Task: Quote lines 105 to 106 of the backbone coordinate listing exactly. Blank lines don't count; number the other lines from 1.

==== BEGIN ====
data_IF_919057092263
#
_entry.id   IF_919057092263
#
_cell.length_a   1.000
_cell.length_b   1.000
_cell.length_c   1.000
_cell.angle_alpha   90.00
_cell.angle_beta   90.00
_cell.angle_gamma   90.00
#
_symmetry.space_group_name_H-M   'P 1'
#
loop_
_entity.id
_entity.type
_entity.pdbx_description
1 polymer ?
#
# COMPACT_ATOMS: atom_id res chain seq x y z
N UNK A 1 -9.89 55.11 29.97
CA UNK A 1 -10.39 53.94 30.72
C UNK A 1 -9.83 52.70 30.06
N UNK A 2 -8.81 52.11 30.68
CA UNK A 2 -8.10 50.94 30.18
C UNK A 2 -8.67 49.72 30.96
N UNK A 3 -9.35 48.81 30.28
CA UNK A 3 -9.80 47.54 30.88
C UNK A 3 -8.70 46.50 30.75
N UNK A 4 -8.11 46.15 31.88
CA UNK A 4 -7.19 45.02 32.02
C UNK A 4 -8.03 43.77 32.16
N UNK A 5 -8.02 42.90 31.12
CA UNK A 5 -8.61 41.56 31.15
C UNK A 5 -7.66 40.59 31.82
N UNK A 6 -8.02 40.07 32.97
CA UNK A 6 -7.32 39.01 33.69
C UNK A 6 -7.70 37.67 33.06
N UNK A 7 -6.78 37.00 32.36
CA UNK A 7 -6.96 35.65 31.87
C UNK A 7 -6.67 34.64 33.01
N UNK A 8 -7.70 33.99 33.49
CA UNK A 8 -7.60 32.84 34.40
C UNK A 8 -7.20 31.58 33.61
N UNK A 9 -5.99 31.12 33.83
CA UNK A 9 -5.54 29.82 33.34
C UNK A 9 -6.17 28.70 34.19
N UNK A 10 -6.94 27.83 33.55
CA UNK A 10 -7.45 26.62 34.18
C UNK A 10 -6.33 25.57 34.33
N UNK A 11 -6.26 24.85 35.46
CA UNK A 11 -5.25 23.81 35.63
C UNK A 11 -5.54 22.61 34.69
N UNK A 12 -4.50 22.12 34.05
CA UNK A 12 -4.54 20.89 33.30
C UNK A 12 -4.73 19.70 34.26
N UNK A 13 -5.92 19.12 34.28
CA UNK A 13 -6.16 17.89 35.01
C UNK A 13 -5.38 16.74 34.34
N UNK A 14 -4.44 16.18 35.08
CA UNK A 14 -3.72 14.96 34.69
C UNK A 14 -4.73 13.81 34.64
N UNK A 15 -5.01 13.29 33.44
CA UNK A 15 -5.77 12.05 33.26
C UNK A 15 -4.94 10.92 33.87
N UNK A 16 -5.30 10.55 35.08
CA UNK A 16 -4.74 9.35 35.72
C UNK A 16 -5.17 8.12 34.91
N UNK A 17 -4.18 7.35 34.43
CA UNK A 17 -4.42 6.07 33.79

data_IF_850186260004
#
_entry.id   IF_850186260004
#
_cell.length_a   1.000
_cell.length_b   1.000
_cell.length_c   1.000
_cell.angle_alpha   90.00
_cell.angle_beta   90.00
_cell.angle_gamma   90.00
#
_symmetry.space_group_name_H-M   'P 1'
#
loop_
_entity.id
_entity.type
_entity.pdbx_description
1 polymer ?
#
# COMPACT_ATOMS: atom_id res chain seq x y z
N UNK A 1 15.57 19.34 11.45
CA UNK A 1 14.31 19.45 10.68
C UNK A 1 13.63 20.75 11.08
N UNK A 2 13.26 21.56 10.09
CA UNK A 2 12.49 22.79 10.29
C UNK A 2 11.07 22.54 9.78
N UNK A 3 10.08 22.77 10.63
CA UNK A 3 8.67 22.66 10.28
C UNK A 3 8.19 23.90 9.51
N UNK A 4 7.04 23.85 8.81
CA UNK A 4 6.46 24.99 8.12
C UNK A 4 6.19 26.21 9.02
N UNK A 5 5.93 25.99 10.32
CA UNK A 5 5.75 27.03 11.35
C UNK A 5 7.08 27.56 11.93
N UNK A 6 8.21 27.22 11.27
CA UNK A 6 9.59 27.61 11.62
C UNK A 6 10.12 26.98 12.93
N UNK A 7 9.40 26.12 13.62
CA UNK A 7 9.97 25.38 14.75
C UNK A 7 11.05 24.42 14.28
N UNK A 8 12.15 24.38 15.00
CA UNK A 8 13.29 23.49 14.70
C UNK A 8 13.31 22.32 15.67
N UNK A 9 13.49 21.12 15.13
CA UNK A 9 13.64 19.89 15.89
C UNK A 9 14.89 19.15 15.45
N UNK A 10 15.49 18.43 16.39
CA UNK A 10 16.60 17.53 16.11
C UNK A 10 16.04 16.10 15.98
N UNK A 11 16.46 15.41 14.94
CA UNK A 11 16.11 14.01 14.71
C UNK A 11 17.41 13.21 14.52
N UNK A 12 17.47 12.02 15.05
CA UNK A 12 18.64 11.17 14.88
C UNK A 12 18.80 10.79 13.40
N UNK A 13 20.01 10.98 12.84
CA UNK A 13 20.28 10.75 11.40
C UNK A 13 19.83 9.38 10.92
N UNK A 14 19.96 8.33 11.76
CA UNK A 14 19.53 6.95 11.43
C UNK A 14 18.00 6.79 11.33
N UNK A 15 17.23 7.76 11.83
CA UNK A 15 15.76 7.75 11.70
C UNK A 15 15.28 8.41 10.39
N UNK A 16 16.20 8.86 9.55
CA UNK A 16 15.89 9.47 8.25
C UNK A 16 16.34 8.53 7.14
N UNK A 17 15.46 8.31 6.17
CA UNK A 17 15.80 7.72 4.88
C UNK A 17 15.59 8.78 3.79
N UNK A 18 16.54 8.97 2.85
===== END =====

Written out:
C UNK A 5 7.08 27.56 11.93
N UNK A 6 8.21 27.22 11.27